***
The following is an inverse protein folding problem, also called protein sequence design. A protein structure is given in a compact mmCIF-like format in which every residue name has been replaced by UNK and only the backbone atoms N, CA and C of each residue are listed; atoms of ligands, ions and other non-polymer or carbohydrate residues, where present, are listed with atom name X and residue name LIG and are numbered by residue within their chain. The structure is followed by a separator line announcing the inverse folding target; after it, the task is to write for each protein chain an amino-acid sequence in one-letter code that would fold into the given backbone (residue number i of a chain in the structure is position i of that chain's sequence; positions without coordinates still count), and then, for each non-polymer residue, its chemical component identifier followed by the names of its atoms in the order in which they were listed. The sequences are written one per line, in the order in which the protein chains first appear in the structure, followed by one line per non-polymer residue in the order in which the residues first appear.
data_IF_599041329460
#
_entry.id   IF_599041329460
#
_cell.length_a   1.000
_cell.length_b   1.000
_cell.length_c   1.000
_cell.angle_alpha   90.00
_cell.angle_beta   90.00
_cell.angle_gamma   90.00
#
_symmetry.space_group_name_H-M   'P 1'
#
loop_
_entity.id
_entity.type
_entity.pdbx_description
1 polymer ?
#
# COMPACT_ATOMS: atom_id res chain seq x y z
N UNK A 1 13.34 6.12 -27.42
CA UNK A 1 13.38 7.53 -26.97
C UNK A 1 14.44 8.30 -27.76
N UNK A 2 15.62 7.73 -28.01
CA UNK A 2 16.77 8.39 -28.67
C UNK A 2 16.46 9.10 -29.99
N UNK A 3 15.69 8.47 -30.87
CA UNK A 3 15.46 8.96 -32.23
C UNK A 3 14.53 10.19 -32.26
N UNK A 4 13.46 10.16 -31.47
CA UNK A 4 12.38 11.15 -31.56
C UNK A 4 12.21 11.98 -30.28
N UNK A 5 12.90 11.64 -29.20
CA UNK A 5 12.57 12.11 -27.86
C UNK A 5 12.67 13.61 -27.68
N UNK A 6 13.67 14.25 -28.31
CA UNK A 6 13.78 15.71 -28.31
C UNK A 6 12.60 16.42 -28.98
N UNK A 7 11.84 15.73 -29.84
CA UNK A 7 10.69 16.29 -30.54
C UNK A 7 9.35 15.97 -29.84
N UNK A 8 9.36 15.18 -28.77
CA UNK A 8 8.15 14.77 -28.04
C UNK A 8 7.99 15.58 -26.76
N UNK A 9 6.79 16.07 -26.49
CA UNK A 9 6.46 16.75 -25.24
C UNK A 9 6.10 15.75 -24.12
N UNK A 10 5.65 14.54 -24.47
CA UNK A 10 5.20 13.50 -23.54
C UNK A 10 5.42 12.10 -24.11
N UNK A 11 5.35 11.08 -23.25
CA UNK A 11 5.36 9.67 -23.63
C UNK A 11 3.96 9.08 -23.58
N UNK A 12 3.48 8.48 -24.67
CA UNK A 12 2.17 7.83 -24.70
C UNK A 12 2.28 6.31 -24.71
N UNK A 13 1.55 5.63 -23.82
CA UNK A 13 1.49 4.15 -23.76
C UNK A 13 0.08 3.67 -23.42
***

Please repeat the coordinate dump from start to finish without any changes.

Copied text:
The following is an inverse protein folding problem, also called protein sequence design. A protein structure is given in a compact mmCIF-like format in which every residue name has been replaced by UNK and only the backbone atoms N, CA and C of each residue are listed; atoms of ligands, ions and other non-polymer or carbohydrate residues, where present, are listed with atom name X and residue name LIG and are numbered by residue within their chain. The structure is followed by a separator line announcing the inverse folding target; after it, the task is to write for each protein chain an amino-acid sequence in one-letter code that would fold into the given backbone (residue number i of a chain in the structure is position i of that chain's sequence; positions without coordinates still count), and then, for each non-polymer residue, its chemical component identifier followed by the names of its atoms in the order in which they were listed. The sequences are written one per line, in the order in which the protein chains first appear in the structure, followed by one line per non-polymer residue in the order in which the residues first appear.
data_IF_599041329460
#
_entry.id   IF_599041329460
#
_cell.length_a   1.000
_cell.length_b   1.000
_cell.length_c   1.000
_cell.angle_alpha   90.00
_cell.angle_beta   90.00
_cell.angle_gamma   90.00
#
_symmetry.space_group_name_H-M   'P 1'
#
loop_
_entity.id
_entity.type
_entity.pdbx_description
1 polymer ?
#
# COMPACT_ATOMS: atom_id res chain seq x y z
N UNK A 1 13.34 6.12 -27.42
CA UNK A 1 13.38 7.53 -26.97
C UNK A 1 14.44 8.30 -27.76
N UNK A 2 15.62 7.73 -28.01
CA UNK A 2 16.77 8.39 -28.67
C UNK A 2 16.46 9.10 -29.99
N UNK A 3 15.69 8.47 -30.87
CA UNK A 3 15.46 8.96 -32.23
C UNK A 3 14.53 10.19 -32.26
N UNK A 4 13.46 10.16 -31.47
CA UNK A 4 12.38 11.15 -31.56
C UNK A 4 12.21 11.98 -30.28
N UNK A 5 12.90 11.64 -29.20
CA UNK A 5 12.57 12.11 -27.86
C UNK A 5 12.67 13.61 -27.68
N UNK A 6 13.67 14.25 -28.31
CA UNK A 6 13.78 15.71 -28.31
C UNK A 6 12.60 16.42 -28.98
N UNK A 7 11.84 15.73 -29.84
CA UNK A 7 10.69 16.29 -30.54
C UNK A 7 9.35 15.97 -29.84
N UNK A 8 9.36 15.18 -28.77
CA UNK A 8 8.15 14.77 -28.04
C UNK A 8 7.99 15.58 -26.76
N UNK A 9 6.79 16.07 -26.49
CA UNK A 9 6.46 16.75 -25.24
C UNK A 9 6.10 15.75 -24.12
N UNK A 10 5.65 14.54 -24.47
CA UNK A 10 5.20 13.50 -23.54
C UNK A 10 5.42 12.10 -24.11
N UNK A 11 5.35 11.08 -23.25
CA UNK A 11 5.36 9.67 -23.63
C UNK A 11 3.96 9.08 -23.58
N UNK A 12 3.48 8.48 -24.67
CA UNK A 12 2.17 7.83 -24.70
C UNK A 12 2.28 6.31 -24.71
N UNK A 13 1.55 5.63 -23.82
CA UNK A 13 1.49 4.15 -23.76
C UNK A 13 0.08 3.67 -23.42